Until then, she had never seriously thought about the history of that house. Generations of people whose names she didn’t know, whom she’d never cared about, had been born and died there. The sweat of women forced to work like slaves drenched the walls; the pillars were splattered with semen of masters of this house who had forced themselves on the young servants. She smelled the cold sweat of a young son who had strangled his bedridden father to get his inheritance. The walls and ceiling that had witnessed these atrocities glared down on her. … The umbilical cord binding the generations of a respectable old family is also a rope around the neck.
Mumei is, like most of his peers, oblivious of his great-grandparents’ legacies and the changes that have taken place in his surrounding world. He is largely ignorant of the most rudimentary geographical and scientific knowledge, and is unaware that his physical deficiencies are actually physical deficiencies. He believes his physiological experience, and those of his peers, to be the norm, while the people of Yoshiro’s generation are physical anomalies.
The perception of physical and mental deficiencies as healthy and potentially attractive by Mumei’s generation is a radical means of addressing changing attitudes that accompany changing biological and ecological conditions. Tawada dramatizes the theme through the teenage Mumei’s interest in the girl next door.
He’d seen the girl with this woman who looked after her out front on their way to school. But as the child was always dressed in what looked like a white spacesuit, he had never seen her face. Yoshiro assumed the suit was solar-energy propelled muscle wear, though when Mumei sighed, “Doesn’t she look beautiful?” he had to admit that, yes, there was definitely something about the suit that made the word beautiful seem just right. Maybe this was the beauty of the future. Yoshiro remembered how girls used to choose clothes that would emphasize the curve of their waists or the size of their breasts, leaving the thighs or the backs exposed whenever possible. As he watched this little girl float down the sidewalk like a cloud the word that came to mind was not sexy but elegant.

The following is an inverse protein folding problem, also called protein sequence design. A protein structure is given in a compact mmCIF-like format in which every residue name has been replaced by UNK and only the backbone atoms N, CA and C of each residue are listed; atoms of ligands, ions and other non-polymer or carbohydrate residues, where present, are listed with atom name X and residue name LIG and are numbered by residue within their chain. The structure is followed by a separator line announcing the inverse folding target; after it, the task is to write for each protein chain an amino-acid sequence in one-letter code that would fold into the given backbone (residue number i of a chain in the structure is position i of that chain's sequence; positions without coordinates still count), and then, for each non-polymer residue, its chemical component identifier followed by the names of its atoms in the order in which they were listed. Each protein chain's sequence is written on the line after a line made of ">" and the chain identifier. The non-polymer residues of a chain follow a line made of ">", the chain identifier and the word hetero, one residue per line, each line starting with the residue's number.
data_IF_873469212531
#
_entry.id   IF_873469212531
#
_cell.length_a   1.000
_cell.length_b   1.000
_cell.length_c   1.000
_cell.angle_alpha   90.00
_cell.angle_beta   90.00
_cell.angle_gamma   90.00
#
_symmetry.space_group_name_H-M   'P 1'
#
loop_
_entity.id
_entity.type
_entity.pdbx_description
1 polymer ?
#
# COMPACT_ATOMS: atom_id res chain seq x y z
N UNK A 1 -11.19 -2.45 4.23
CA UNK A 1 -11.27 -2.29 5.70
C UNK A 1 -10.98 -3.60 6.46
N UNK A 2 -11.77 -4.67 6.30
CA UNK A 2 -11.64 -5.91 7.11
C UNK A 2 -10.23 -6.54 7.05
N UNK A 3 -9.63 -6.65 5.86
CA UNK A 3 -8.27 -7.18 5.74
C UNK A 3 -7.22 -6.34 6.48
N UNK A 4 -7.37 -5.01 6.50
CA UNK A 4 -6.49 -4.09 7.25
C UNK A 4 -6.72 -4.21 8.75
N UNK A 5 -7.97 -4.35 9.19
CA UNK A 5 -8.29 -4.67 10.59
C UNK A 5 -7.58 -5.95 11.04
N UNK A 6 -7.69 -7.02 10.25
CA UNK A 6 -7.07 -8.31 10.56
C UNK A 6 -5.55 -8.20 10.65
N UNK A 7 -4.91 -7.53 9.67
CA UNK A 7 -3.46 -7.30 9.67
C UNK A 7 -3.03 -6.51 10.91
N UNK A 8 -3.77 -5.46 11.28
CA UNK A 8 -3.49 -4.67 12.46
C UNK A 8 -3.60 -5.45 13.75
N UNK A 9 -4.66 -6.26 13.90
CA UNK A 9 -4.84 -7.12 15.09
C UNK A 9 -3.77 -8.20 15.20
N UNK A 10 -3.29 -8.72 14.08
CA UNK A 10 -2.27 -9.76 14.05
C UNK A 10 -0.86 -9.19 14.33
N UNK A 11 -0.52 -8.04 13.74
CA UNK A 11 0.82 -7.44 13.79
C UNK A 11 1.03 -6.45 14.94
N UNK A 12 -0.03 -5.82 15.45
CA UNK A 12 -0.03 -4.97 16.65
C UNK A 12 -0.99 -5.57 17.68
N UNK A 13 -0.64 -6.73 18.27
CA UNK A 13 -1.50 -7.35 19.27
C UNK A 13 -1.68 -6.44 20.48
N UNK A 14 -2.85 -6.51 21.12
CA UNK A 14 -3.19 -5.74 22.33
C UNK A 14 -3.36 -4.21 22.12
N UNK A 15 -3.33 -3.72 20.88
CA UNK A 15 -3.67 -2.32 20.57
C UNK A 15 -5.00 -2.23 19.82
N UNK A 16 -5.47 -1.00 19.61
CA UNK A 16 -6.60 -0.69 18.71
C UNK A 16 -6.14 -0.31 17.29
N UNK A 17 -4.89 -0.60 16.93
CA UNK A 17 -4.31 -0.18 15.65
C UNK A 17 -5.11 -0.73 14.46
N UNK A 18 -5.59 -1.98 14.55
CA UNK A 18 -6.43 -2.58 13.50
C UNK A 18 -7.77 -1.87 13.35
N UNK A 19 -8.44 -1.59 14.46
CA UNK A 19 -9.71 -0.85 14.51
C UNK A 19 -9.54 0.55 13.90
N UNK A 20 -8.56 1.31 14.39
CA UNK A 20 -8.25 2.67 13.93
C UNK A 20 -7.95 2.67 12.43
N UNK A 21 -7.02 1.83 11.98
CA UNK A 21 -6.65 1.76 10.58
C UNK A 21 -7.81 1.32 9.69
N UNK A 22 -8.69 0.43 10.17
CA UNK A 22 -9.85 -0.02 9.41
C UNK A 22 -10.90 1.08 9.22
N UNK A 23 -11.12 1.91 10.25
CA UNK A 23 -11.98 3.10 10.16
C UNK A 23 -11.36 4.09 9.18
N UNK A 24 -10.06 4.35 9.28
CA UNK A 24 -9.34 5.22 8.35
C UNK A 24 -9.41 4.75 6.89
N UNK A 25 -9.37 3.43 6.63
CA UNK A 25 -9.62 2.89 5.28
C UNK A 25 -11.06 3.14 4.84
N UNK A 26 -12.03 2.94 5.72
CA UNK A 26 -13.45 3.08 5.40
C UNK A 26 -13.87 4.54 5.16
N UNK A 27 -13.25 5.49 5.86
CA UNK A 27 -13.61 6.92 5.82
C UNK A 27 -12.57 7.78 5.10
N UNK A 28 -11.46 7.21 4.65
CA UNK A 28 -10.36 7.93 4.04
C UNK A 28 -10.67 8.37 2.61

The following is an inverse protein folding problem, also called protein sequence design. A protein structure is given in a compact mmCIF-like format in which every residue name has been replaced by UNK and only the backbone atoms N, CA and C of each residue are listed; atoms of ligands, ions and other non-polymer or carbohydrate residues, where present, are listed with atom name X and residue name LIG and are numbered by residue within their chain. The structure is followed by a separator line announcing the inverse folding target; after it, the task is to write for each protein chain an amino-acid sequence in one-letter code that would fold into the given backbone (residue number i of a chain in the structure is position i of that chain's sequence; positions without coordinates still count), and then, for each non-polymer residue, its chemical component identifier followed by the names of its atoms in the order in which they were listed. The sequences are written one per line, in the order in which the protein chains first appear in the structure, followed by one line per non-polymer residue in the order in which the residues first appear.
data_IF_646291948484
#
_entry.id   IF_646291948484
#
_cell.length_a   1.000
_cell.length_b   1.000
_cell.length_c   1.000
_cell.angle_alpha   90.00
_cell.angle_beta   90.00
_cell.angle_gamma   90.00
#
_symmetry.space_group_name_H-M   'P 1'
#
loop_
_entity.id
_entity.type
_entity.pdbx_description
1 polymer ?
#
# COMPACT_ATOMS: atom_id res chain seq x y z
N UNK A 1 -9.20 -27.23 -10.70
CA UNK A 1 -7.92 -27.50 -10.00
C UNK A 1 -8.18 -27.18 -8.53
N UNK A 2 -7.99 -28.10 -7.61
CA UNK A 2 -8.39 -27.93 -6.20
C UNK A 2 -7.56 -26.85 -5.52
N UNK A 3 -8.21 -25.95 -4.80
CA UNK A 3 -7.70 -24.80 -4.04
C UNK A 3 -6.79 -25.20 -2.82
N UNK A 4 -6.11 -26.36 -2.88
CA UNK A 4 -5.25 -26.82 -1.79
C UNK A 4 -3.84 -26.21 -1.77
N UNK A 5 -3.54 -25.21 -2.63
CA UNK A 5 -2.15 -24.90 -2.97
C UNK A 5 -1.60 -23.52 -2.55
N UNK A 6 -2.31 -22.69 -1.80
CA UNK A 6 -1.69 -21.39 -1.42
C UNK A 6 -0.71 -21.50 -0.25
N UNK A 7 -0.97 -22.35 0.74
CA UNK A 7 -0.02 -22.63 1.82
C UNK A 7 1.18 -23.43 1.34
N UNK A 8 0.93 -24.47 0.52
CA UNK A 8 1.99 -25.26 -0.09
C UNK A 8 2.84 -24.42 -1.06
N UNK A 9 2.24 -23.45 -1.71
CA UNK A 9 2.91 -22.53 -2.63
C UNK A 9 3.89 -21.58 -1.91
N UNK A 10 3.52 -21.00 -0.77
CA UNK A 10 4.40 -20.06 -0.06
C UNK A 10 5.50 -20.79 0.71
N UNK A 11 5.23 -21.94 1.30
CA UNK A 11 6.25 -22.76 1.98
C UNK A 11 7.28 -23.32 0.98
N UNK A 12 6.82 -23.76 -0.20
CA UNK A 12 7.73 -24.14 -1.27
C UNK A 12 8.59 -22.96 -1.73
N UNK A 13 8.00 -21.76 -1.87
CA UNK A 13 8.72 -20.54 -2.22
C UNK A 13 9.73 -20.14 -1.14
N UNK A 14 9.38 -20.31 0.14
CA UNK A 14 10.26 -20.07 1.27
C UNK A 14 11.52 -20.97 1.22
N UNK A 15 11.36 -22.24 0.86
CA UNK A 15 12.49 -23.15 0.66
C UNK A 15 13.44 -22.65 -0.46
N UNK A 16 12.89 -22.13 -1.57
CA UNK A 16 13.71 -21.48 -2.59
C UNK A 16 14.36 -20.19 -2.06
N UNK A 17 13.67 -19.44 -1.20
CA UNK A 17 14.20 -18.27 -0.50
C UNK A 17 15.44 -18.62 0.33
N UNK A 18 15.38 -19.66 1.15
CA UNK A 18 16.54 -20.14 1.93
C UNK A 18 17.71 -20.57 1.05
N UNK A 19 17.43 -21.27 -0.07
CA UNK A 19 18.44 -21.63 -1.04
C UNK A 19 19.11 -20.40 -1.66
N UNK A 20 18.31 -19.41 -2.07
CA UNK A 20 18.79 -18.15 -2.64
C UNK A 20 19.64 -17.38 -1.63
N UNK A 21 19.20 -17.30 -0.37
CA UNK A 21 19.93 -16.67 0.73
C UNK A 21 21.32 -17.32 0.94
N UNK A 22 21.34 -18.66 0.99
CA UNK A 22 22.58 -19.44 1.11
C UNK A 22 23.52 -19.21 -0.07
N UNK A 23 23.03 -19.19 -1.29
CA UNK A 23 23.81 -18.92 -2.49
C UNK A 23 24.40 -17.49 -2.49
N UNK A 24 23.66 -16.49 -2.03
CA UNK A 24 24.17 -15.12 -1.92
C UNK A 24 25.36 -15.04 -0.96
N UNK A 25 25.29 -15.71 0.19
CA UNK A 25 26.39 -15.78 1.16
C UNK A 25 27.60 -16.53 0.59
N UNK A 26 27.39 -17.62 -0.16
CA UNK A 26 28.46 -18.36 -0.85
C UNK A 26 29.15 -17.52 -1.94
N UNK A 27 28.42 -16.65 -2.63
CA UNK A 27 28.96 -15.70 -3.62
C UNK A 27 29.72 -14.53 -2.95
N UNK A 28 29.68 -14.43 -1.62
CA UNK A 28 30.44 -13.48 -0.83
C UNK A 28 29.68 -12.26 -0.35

It’s difficult to call this optimism, but it registers a change in Yoshiro’s tone from resignation to appreciation as he quietly celebrates a new kind of being in the world and new parameters for judgment. Yoshiro’s ability to accommodate his present by letting go of his past is among The Emissary’s most notable features. It allows a new concept of beauty to emerge — elegantly — despite the novel’s bleak future.
At a recent reading in New York, Yoko Tawada was asked about how the past influences her work. She replied that the past, per se, does not influence her, but, rather, she is interested in characters and the “hidden futures” in each of them. One can also think about a “hidden future” as a latent present — in other words, a present made possible by one’s choices or a present that lies in wait for us, even as we resist it. Despite the serious environmental and political challenges presented in The Emissary, Tawada suggests that another path exists. The questions for the reader are whether or not we find beauty in our present, and what that means.